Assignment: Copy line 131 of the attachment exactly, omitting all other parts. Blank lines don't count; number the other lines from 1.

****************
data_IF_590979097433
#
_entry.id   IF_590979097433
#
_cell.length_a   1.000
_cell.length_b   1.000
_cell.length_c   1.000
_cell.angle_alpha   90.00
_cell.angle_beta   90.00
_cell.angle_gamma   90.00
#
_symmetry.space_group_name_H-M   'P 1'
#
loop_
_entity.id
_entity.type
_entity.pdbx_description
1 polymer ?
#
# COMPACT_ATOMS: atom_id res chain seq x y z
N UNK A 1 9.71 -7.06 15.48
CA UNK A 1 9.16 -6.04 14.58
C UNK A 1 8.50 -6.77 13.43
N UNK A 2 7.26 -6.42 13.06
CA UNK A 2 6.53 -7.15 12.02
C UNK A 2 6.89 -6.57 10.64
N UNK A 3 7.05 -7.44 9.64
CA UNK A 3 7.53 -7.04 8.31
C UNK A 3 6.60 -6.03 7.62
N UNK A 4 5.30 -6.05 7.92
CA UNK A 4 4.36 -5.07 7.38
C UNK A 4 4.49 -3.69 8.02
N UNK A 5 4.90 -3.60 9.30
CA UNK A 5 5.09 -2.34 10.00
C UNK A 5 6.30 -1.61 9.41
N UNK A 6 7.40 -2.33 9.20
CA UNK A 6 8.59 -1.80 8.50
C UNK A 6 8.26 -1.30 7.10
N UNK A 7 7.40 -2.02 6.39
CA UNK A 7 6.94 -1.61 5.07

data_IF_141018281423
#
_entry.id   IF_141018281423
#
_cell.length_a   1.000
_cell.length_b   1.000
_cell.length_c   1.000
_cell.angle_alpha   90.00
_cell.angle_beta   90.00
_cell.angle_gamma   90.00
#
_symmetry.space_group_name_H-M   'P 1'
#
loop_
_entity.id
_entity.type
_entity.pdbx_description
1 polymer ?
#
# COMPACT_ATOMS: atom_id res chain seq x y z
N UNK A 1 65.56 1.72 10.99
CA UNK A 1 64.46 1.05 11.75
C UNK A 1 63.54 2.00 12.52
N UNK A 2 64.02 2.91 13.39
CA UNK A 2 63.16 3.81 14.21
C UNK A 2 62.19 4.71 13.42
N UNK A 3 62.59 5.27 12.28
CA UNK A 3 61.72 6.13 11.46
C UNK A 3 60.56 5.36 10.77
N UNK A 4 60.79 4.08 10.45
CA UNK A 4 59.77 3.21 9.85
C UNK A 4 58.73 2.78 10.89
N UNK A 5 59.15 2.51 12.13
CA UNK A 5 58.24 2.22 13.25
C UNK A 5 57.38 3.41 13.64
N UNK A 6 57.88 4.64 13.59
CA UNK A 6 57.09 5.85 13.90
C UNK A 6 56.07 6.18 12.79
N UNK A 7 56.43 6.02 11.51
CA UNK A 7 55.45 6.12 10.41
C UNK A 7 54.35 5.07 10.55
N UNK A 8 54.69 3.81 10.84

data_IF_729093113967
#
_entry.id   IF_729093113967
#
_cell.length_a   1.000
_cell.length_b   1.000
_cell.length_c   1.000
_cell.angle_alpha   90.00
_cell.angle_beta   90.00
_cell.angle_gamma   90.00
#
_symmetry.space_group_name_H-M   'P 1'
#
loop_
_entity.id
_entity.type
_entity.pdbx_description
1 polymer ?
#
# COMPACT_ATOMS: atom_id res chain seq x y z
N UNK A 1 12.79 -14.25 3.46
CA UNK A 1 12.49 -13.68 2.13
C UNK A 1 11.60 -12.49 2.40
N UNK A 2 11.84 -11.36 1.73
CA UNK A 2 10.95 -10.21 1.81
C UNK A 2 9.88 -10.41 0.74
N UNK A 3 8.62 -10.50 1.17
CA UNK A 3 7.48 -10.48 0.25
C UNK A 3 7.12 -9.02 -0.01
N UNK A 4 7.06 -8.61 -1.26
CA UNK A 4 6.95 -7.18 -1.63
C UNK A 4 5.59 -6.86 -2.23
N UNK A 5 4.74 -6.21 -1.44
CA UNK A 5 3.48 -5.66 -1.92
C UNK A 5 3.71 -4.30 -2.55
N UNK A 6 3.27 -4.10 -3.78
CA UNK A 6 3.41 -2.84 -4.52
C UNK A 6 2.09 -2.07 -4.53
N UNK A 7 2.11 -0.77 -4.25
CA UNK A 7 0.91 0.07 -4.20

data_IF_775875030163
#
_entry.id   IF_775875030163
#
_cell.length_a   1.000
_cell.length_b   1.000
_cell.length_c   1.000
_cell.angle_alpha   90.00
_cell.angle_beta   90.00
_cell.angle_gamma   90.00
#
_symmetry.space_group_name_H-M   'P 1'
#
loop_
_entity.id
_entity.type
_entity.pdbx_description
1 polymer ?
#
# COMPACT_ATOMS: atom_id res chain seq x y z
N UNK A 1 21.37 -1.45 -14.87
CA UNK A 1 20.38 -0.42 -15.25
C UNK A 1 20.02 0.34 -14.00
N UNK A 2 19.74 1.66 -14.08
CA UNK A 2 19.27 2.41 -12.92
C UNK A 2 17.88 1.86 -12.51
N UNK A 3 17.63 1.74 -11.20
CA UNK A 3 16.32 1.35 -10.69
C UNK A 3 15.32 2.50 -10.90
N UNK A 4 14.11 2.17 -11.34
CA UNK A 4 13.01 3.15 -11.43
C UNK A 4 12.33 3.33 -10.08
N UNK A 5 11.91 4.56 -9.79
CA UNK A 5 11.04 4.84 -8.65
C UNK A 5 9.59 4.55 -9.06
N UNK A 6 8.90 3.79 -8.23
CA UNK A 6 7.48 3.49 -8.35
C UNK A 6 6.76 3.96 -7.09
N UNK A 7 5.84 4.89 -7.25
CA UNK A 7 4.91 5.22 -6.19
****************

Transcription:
_cell.angle_beta   90.00